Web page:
Publications: Radiotherapy

Modeling-Based Decision Support System for Radical Prostatectomy Versus External Beam Radiotherapy for Prostate Cancer Incorporating an In Silico Clinical Trial and a Cost–Utility Study

Simple Summary:

Low–intermediate prostate cancer has a number of viable treatment options, such as radical prostatectomy and radiotherapy, with similar survival outcomes but different treatmentrelated side effects. The aim of this study is to facilitate patient-specific treatment selection by developing a decision support system (DSS) that incorporates predictive models for cancer-free survival and treatment-related side effects. We challenged this DSS by validating it against randomized clinical trials and assessing the benefit through a cost–utility analysis. We aim to expand upon the applications of this DSS by using it as the basis for an in silico clinical trial for an underrepresented patient group. This modeling study shows that DSS-based treatment decisions will result in a clinically relevant increase in the patients’ quality of life and can be used for in silico trials.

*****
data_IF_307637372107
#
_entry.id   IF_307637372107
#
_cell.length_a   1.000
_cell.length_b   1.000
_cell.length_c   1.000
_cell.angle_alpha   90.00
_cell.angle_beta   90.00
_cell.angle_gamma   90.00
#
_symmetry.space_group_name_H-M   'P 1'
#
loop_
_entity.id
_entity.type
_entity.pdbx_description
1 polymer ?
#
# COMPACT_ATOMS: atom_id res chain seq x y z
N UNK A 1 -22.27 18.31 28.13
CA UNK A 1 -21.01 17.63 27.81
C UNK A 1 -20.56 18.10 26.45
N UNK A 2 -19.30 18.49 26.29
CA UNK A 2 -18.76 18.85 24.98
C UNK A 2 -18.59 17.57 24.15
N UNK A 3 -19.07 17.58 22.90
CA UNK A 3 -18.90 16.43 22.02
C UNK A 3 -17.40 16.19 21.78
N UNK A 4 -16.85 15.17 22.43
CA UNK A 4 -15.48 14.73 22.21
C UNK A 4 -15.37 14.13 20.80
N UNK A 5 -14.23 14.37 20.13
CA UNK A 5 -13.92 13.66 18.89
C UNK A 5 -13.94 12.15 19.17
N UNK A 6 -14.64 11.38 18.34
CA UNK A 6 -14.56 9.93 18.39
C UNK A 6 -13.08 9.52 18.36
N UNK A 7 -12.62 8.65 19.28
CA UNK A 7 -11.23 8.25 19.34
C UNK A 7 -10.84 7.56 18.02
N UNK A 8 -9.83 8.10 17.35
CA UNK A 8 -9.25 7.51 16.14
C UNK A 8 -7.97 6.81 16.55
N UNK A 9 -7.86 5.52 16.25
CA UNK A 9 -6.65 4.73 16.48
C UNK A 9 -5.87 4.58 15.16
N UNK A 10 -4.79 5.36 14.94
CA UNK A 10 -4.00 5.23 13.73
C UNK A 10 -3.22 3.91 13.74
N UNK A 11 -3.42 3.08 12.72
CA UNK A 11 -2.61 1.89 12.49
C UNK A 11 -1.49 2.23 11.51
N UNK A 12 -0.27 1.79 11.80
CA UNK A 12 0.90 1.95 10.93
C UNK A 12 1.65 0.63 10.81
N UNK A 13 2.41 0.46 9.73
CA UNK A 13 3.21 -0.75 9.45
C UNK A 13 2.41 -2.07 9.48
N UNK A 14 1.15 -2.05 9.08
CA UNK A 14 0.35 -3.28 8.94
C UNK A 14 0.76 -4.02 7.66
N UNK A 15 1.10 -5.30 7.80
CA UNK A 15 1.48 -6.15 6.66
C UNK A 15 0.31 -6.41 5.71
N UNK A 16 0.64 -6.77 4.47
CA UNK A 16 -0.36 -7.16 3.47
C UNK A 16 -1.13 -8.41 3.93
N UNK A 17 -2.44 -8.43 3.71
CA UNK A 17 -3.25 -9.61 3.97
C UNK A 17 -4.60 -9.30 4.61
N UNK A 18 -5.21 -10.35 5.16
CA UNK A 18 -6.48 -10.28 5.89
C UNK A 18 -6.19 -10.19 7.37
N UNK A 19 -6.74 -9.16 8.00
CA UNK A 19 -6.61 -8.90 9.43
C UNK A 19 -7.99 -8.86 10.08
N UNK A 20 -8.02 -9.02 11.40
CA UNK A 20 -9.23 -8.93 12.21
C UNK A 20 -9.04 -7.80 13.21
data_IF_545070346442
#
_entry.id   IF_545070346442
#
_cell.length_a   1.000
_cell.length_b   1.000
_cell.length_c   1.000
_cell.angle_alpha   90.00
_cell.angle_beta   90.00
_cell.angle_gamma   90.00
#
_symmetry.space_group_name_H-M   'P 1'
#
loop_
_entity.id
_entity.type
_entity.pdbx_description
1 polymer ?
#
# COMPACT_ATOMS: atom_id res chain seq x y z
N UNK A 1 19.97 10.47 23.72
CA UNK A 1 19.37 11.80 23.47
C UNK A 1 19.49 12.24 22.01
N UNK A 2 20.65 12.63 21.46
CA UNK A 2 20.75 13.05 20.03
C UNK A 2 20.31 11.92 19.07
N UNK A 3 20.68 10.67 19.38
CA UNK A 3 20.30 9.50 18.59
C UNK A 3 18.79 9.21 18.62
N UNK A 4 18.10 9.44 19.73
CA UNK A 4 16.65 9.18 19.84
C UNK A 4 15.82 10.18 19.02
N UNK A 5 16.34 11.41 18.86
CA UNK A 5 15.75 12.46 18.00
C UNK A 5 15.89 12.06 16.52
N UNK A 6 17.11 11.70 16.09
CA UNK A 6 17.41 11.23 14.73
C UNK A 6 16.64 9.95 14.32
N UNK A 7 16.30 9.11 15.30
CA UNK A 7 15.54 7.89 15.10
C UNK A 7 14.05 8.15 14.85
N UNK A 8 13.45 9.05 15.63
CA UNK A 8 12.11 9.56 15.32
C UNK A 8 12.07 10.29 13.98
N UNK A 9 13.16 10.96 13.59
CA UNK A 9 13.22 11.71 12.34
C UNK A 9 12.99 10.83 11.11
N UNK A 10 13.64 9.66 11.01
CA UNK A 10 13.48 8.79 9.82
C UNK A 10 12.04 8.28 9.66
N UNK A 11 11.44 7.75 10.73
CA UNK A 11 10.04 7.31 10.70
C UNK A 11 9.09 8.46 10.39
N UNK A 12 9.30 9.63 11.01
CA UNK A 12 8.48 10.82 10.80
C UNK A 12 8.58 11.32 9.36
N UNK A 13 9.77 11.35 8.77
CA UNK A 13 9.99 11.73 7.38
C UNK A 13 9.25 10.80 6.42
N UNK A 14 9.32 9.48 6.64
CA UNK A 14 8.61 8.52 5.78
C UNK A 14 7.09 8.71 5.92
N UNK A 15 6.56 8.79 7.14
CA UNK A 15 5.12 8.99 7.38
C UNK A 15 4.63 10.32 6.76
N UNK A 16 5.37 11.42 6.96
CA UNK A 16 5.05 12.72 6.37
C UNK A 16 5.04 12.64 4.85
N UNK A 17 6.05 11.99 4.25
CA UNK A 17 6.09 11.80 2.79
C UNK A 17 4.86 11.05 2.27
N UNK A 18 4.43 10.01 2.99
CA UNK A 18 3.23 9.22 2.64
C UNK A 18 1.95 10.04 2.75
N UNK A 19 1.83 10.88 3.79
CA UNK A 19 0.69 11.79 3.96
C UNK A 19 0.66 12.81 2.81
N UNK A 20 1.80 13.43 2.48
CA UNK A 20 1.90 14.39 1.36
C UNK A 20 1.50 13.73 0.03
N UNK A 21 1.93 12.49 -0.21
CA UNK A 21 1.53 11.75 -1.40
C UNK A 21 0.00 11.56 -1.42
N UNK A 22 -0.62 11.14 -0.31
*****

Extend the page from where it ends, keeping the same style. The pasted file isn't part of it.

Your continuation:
Yvonka van Wijk et al. Cancers 2021, 13, 2687

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Delivered dose quantification in prostate radiotherapy using online 3D cine imaging and treatment log files on a combined 1.5T magnetic resonance imaging and linear accelerator system

The first MR-linac dose reconstruction results based on prostate tracking from intrafraction 3D cine-MR and treatment log files are presented. Such a pipeline is essential for online adaptation especially as we progress to MRI-guided extremely hypofractionated treatments.

Charis Kontaxis et al.

Physics and Imaging in Radiation Oncology 15 (2020) 23–29

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Dosimetric impact of intrafraction prostate rotation and accuracy of gating, multi-leaf collimator tracking and couch tracking to manage rotation: An end-to-end validation using volumetric film measurements

Conclusions:

Compensation of intrafraction prostate rotation with gating, MLC tracking and couch tracking was investigated experimentally for the first time. All three techniques improved the dosimetric accuracy, but residual motion-related dose errors remained due to the lack of rotation correction.

Robin De Roover et al.

Radiotherapy and Oncology 156 (2021) 10–18

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